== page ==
*be members of a trade or professional association or organization (like ICRA), including franchises, which is recognized by The WoolSafe® Organization,
*encourage all employees to attend a WoolSafe®-Training Course, taught by a WoolSafe®-Approved Trainer either in-person or on-line, and pass the course exam,
*use WoolSafe®-approved products when cleaning or maintaining wool or wool-rich carpet, rugs or upholstery.
The company will receive a certificate to display in their office and authority to use the WoolSafe® logo in advertising. Their company information will be listed on the WoolSafe website (www.woolsafe.org) as well as the Wools of New Zealand (www.woolsnz.com) websites. Becoming a WoolSafe Service Provider will give the company additional recognition and credibility with clients, retailers and designers.
OSHA Requirement for Hazard Communication Standard Training by 12/1/13
OSHA revised its Hazard Communication Standard (HCS) to align with the United Nations’ Globally Harmonized System of Classification and Labeling of Chemicals (GHS) and published it in the Federal Register in March 2012 (77 FR 17574). Two significant changes contained in the revised standard require the use of new labeling elements and a standardized format for Safety Data Sheets (SDSs), formerly known as, Material Safety Data Sheets (MSDSs). The new label elements and SDS requirements will improve worker understanding of the hazards associated with the chemicals in their workplace.
The first compliance date of the revised HCS is December 1, 2013. By that time employers must have trained their workers on the new label elements and the SDS format. This training is needed early in the transition process since workers are already beginning to see the new labels and SDSs on the chemicals in their workplace. To ensure employees have the information they need to better protect themselves from chemical hazards in the workplace during the transition period, it is critical that employees understand the new label and SDS formats.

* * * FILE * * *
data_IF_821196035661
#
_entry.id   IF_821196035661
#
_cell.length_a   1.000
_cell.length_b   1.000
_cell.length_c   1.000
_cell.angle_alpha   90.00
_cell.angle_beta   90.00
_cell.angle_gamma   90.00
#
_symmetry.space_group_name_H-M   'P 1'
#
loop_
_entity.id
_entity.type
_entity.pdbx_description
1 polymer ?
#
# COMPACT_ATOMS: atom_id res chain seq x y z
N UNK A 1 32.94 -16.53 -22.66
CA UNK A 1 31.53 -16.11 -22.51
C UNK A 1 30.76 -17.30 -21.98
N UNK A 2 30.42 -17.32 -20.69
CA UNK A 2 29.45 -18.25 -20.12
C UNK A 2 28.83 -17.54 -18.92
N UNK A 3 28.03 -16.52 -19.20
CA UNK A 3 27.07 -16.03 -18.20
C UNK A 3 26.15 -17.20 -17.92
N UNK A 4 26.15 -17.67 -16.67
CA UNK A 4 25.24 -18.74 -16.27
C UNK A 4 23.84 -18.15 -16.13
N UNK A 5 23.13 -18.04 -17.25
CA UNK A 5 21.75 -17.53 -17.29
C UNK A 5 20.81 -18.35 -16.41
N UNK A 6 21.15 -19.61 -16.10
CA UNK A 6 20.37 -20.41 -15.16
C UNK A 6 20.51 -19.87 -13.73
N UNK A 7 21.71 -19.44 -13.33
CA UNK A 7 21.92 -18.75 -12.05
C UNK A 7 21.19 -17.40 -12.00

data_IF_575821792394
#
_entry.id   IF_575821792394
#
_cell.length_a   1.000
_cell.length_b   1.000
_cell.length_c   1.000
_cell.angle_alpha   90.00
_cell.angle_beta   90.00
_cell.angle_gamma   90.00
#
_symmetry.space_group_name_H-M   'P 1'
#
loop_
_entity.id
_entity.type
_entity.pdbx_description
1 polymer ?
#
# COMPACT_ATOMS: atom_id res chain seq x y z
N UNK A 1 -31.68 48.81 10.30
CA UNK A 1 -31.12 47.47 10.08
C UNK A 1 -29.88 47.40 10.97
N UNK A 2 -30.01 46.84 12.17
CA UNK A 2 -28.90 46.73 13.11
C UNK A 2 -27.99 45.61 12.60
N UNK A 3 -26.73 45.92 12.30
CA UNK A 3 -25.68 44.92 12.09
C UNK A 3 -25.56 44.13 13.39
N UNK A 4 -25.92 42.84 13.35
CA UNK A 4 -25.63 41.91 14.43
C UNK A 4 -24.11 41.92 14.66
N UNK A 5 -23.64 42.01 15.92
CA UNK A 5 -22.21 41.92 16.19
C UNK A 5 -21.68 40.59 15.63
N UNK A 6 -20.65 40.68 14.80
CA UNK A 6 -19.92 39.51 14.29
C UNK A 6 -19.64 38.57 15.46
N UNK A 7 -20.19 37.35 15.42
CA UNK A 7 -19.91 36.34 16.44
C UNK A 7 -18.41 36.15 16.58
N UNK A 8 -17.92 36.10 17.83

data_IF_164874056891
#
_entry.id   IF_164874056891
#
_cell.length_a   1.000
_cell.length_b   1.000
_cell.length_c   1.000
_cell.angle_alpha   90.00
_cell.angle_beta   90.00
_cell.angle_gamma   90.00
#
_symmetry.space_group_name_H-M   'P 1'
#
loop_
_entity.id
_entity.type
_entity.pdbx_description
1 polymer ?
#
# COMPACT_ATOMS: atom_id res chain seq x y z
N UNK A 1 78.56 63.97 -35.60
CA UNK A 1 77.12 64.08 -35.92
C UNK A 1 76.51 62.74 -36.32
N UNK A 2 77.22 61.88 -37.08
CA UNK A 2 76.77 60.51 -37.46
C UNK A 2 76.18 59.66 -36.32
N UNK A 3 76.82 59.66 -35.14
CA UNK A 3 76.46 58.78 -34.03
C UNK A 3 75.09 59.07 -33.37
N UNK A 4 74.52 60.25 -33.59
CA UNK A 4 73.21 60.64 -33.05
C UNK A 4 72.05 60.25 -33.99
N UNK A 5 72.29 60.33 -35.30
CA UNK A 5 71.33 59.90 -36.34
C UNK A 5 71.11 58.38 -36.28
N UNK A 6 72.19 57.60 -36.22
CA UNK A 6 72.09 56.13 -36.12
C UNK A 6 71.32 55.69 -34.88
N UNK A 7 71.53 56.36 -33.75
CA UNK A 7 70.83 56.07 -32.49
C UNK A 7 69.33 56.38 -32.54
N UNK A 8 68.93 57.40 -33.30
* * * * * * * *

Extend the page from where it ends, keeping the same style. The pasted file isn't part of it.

Read the rest of the OSHA Fact Sheet: December 1st, 2013 Training Requirements for the Revised Hazard Communication Standard
OSHA’s Revised Hazard Communication Standard Imposes New Training Requirements By Dec. 1, 2013
New OSHA Hazard Communication Standard Requires Re-labeling Employee Training and Other Steps
OSHA’s Revised Hazard Communication Standard imposes Significant new Requirements: Are You Ready?
Quick Tips: Safety Data Sheets Under the New Globally Harmonized System
Policy: Hazard Communication Standard Policy for Non-Laboratory Workers
Hazard Communication – index
Fact Sheet: December 1st, 2013 Training Requirements for the Revised Hazard Communication Standard
Brief: Hazard Communication Standard: Labels and Pictograms
Fact Sheet: Hazard Communication Standard Final Rule
Quick Cards (English and Spanish)
Read the Final Rule
To better protect workers from hazardous chemicals, the U.S. Department of Labor's Occupational Safety and Health Administration revised its Hazard Communication Standard, aligning it with the United Nations' global chemical labeling system. The standard will prevent an estimated 43 deaths and result in an estimated $475.2 million in enhanced productivity for U.S. businesses each year
OSHA Releases Final Hazard Communication Rule
The Wait Is Over – OSHA Publishes Final Hazard Communication Standard
OSHA Announces Alignment of Haz Comm Standard with the Globally Harmonized System of Classification and Labeling of Chemicals